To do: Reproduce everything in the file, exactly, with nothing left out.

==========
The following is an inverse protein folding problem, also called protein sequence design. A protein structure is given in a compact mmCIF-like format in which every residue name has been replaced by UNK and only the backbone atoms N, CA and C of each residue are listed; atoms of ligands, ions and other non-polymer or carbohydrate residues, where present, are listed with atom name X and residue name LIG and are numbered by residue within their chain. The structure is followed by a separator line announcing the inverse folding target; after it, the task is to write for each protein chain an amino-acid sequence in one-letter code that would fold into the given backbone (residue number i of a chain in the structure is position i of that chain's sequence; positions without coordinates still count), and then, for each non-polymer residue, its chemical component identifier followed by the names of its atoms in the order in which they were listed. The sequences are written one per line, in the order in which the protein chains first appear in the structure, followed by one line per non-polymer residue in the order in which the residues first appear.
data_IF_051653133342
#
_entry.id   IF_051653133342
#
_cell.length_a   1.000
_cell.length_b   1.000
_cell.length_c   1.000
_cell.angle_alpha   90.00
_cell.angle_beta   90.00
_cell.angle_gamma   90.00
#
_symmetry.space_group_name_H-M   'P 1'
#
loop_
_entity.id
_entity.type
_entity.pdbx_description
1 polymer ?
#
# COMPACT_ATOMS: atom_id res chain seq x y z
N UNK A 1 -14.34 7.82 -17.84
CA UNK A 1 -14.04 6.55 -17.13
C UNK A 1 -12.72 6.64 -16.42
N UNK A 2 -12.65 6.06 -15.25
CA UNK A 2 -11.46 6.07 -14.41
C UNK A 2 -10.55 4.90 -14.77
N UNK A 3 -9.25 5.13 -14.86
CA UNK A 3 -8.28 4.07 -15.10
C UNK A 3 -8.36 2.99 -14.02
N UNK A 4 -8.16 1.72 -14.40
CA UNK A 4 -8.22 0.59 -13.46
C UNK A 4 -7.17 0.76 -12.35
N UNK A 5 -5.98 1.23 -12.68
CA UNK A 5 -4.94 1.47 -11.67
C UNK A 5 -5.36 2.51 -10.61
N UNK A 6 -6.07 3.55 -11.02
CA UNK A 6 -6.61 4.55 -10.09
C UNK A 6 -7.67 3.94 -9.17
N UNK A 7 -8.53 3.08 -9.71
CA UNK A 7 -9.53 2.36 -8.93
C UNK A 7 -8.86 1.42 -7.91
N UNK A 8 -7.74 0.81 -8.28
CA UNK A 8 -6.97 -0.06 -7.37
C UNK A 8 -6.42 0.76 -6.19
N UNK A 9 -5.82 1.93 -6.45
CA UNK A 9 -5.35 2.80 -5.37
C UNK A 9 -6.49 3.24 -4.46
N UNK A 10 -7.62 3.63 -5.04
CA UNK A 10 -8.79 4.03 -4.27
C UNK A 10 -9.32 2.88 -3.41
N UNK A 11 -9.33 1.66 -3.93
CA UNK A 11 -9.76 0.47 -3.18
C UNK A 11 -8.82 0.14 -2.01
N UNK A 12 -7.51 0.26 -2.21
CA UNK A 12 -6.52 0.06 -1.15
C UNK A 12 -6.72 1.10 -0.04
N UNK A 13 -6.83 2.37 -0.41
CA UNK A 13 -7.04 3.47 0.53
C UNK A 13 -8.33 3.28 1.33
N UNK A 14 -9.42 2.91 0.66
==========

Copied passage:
The following is an inverse protein folding problem, also called protein sequence design. A protein structure is given in a compact mmCIF-like format in which every residue name has been replaced by UNK and only the backbone atoms N, CA and C of each residue are listed; atoms of ligands, ions and other non-polymer or carbohydrate residues, where present, are listed with atom name X and residue name LIG and are numbered by residue within their chain. The structure is followed by a separator line announcing the inverse folding target; after it, the task is to write for each protein chain an amino-acid sequence in one-letter code that would fold into the given backbone (residue number i of a chain in the structure is position i of that chain's sequence; positions without coordinates still count), and then, for each non-polymer residue, its chemical component identifier followed by the names of its atoms in the order in which they were listed. The sequences are written one per line, in the order in which the protein chains first appear in the structure, followed by one line per non-polymer residue in the order in which the residues first appear.
data_IF_051653133342
#
_entry.id   IF_051653133342
#
_cell.length_a   1.000
_cell.length_b   1.000
_cell.length_c   1.000
_cell.angle_alpha   90.00
_cell.angle_beta   90.00
_cell.angle_gamma   90.00
#
_symmetry.space_group_name_H-M   'P 1'
#
loop_
_entity.id
_entity.type
_entity.pdbx_description
1 polymer ?
#
# COMPACT_ATOMS: atom_id res chain seq x y z
N UNK A 1 -14.34 7.82 -17.84
CA UNK A 1 -14.04 6.55 -17.13
C UNK A 1 -12.72 6.64 -16.42
N UNK A 2 -12.65 6.06 -15.25
CA UNK A 2 -11.46 6.07 -14.41
C UNK A 2 -10.55 4.90 -14.77
N UNK A 3 -9.25 5.13 -14.86
CA UNK A 3 -8.28 4.07 -15.10
C UNK A 3 -8.36 2.99 -14.02
N UNK A 4 -8.16 1.72 -14.40
CA UNK A 4 -8.22 0.59 -13.46
C UNK A 4 -7.17 0.76 -12.35
N UNK A 5 -5.98 1.23 -12.68
CA UNK A 5 -4.94 1.47 -11.67
C UNK A 5 -5.36 2.51 -10.61
N UNK A 6 -6.07 3.55 -11.02
CA UNK A 6 -6.61 4.55 -10.09
C UNK A 6 -7.67 3.94 -9.17
N UNK A 7 -8.53 3.08 -9.71
CA UNK A 7 -9.53 2.36 -8.93
C UNK A 7 -8.86 1.42 -7.91
N UNK A 8 -7.74 0.81 -8.28
CA UNK A 8 -6.97 -0.06 -7.37
C UNK A 8 -6.42 0.76 -6.19
N UNK A 9 -5.82 1.93 -6.45
CA UNK A 9 -5.35 2.80 -5.37
C UNK A 9 -6.49 3.24 -4.46
N UNK A 10 -7.62 3.63 -5.04
CA UNK A 10 -8.79 4.03 -4.27
C UNK A 10 -9.32 2.88 -3.41
N UNK A 11 -9.33 1.66 -3.93
CA UNK A 11 -9.76 0.47 -3.18
C UNK A 11 -8.82 0.14 -2.01
N UNK A 12 -7.51 0.26 -2.21
CA UNK A 12 -6.52 0.06 -1.15
C UNK A 12 -6.72 1.10 -0.04
N UNK A 13 -6.83 2.37 -0.41
CA UNK A 13 -7.04 3.47 0.53
C UNK A 13 -8.33 3.28 1.33
N UNK A 14 -9.42 2.91 0.66